Carlos Fuentes, a renowned Mexican novelist, scholar and diplomat, presented his view of Mexican history and national identity at a lecture in a packed McCosh 10 last night.
Fuentes traced the social, political and economic development of Mexico in a talk called "A Panoramic View of the History of Mexico." Fuentes began his talk by describing Mexican mythology, focusing on the question of identity that pervades the country's lore from the very beginning of the civilization to the present day, a theme he also often visits in his many novels.
"From the beginning we asked ourselves questions of identity: Who are we? What do we remember? What do we desire?" Fuentes said. "We also asked ourselves the question of justice: To whom do these lands belong?"
Fuentes described the pivotal role of the Mexican Revolution in its history, saying that the Institutional Revolutionary Party brought political stability and a sense of permanence to the country.
Fuentes, who was a visiting professor and fellow of the Humanities council at Princeton in 1979, described yesterday's visit as a homecoming. He has also taught at Cambridge, Harvard and Brown. Firestone Library serves as the archival home for Fuentes' works with 200 boxes of his journals, editorials, letters to international figures, drafts of novels, notebooks from his time in elementary school, photos and audiotapes.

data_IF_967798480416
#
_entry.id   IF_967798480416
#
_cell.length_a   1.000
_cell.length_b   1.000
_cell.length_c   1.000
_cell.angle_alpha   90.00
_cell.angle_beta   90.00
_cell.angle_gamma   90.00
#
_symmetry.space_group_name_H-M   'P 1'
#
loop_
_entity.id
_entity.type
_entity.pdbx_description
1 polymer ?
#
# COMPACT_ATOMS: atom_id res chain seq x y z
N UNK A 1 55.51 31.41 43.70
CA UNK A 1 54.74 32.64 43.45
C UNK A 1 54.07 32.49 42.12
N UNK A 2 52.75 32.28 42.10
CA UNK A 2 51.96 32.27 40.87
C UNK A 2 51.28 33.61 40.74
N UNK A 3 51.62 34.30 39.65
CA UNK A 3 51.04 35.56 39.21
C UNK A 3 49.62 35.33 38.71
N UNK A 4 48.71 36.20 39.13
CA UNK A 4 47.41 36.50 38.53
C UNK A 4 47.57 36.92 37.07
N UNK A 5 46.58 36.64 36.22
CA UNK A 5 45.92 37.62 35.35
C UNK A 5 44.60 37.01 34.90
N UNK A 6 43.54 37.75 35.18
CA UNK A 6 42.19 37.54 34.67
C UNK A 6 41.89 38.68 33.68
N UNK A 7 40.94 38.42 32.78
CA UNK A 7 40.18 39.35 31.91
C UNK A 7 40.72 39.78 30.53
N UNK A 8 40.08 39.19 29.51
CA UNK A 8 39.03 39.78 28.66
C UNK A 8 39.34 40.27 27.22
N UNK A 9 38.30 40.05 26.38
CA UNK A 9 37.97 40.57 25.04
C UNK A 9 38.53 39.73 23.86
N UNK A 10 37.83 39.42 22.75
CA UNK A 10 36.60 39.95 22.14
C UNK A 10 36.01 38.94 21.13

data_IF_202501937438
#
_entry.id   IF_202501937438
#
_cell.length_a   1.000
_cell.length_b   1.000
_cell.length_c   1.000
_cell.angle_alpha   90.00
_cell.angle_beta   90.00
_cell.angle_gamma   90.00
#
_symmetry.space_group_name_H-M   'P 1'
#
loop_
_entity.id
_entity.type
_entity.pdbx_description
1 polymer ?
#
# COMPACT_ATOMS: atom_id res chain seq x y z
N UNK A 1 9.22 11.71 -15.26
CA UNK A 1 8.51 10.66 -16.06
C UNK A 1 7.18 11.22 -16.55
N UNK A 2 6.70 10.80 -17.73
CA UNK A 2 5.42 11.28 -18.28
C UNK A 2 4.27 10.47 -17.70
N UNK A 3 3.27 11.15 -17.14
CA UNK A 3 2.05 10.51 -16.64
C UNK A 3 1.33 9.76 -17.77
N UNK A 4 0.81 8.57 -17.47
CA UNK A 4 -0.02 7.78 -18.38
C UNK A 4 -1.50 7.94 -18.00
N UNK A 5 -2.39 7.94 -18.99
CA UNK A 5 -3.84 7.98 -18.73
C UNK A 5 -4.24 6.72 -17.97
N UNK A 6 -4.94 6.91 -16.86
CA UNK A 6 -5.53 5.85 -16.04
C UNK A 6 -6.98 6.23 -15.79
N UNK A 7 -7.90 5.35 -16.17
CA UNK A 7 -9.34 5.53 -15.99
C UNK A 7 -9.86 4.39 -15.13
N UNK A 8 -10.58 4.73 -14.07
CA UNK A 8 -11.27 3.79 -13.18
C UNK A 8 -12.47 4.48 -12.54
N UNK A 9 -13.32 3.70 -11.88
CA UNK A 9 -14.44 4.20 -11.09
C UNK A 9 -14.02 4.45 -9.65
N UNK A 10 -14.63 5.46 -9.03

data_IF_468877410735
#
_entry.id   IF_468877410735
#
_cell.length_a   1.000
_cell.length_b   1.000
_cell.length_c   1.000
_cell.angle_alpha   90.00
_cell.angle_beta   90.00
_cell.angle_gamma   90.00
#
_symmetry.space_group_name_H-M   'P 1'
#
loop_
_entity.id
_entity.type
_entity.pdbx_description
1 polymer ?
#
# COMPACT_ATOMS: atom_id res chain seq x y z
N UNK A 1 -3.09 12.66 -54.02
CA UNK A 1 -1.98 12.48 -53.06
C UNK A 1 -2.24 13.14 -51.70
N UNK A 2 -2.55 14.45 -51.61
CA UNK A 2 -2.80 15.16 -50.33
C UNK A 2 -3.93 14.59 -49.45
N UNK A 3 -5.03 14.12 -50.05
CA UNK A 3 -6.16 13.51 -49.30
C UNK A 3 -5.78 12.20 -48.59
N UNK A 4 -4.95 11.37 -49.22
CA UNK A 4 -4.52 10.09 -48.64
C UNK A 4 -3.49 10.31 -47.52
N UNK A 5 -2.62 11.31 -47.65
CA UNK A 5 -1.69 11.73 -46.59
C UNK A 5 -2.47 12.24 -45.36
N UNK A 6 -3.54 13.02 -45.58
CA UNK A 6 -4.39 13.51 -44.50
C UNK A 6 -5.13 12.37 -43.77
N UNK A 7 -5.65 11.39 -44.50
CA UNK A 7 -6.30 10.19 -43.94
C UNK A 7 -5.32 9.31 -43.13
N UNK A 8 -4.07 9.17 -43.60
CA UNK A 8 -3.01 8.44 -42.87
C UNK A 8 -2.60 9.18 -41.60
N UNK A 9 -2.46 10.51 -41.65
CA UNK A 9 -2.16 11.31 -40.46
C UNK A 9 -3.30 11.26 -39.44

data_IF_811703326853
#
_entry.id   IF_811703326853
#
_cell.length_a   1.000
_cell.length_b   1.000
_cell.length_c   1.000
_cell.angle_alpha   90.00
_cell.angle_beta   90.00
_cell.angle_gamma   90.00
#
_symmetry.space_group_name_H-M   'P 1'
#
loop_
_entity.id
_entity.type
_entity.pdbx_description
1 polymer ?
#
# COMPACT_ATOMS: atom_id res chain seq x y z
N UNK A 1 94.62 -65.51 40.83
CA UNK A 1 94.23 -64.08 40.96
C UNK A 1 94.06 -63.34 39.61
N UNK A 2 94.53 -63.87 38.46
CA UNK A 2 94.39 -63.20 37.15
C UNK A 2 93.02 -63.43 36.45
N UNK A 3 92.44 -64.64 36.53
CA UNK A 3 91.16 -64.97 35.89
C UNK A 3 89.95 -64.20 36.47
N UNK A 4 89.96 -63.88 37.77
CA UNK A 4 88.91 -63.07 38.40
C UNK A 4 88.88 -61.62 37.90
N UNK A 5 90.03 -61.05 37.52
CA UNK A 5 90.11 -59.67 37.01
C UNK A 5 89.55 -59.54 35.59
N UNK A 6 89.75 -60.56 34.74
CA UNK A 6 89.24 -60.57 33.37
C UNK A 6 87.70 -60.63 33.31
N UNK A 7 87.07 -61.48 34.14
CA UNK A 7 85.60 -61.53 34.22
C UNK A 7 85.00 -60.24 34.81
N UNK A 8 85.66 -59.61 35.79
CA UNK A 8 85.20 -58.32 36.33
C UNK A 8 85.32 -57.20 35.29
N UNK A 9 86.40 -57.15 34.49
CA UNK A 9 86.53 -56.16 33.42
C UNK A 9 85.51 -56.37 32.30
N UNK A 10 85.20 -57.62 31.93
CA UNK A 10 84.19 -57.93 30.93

Fuentes' long career as a diplomat and director of international cultural relations for the Mexican government put him in a position to observe the impact imperial powers had on the development of the country. Mexico became open to foreign intervention and lost half of its territory as the United States expanded across North America during the 19th century.
"The Mexican Revolution was a real revolution," Fuentes said, adding that Mexicans gained "national self-knowledge" and a "discovery of cultural continuity which had never been fully recognized in the political and economic history of the country." Fuentes also said that the revolution allowed Mexico to have social justice and maintain national unity against U.S. pressure.
Despite the gains from the revolution, Fuentes pointed out that much had yet to be done to strengthen Mexico, such as integrating minority groups into the population and creating more job opportunities.
When an audience member asked Fuentes to address the issue of Mexican immigration to the United States, Fuentes said that the United States "was once an empty country."
"The so-called American Indians came from somewhere else," he said. "The Europeans were immigrants. This is a country of migrants. When they are here, they should be respected as workers doing the jobs Americans don't want to do."
He stressed that Mexicans had a "greater responsibility to keep [immigrants to the United States] in our country and offer them work and better social conditions."
Reader Comments (0)
No comments yet. Be the first to post your opinion on this article.